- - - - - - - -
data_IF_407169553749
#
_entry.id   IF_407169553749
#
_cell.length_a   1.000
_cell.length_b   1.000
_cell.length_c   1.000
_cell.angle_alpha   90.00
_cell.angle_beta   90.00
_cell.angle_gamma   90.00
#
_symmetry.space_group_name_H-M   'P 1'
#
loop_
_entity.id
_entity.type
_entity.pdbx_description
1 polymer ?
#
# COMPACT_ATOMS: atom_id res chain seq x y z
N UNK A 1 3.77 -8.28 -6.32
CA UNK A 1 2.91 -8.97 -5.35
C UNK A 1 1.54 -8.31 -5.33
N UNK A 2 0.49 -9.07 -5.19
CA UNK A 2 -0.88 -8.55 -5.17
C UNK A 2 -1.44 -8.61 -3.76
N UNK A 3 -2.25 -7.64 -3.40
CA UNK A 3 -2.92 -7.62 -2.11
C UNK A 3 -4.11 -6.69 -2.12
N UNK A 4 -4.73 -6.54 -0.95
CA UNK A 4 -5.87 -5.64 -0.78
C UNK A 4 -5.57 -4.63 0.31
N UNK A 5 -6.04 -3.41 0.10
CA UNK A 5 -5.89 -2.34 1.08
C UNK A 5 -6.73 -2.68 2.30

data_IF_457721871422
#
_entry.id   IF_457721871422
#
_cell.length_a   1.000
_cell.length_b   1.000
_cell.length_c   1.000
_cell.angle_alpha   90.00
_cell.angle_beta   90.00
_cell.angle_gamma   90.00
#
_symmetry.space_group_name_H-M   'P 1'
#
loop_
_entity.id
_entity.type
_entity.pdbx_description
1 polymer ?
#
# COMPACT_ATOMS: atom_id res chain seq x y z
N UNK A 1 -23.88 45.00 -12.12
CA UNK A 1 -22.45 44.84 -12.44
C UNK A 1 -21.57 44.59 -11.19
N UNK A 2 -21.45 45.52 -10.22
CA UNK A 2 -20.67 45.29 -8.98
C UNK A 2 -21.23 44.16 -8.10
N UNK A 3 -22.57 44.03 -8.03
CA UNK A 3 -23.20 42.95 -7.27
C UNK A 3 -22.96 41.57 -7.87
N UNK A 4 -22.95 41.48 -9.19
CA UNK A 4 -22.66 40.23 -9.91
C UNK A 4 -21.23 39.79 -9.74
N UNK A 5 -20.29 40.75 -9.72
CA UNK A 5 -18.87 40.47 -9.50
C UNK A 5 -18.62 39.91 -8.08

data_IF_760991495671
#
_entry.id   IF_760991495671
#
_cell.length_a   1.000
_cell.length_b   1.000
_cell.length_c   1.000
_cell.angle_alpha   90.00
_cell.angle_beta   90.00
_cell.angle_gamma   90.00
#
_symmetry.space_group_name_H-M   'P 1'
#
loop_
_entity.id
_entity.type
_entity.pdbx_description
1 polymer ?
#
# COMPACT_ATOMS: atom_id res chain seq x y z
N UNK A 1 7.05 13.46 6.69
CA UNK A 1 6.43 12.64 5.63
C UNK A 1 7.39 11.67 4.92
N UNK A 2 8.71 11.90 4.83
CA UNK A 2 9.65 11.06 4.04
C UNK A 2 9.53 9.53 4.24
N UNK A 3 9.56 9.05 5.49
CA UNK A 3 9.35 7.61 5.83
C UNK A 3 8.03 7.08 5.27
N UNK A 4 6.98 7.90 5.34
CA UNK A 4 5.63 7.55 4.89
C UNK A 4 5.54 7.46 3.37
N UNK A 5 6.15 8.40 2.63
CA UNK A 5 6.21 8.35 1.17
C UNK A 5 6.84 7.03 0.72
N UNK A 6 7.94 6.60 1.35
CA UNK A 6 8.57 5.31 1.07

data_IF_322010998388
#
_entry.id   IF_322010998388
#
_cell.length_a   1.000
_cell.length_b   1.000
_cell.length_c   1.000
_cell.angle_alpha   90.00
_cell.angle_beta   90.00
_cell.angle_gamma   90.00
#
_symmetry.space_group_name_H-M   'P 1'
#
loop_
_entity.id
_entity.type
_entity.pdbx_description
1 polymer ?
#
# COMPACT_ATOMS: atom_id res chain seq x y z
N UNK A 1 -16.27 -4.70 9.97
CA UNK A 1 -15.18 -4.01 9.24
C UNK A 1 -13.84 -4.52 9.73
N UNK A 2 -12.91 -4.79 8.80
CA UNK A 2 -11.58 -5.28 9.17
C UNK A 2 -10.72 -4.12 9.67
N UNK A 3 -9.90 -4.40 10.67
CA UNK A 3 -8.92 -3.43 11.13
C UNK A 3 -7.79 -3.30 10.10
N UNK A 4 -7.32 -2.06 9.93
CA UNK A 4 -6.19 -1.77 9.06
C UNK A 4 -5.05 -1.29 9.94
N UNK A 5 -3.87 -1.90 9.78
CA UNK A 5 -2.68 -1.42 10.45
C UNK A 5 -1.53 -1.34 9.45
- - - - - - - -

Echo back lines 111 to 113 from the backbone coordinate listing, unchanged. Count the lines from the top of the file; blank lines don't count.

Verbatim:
#
_cell.length_a   1.000
_cell.length_b   1.000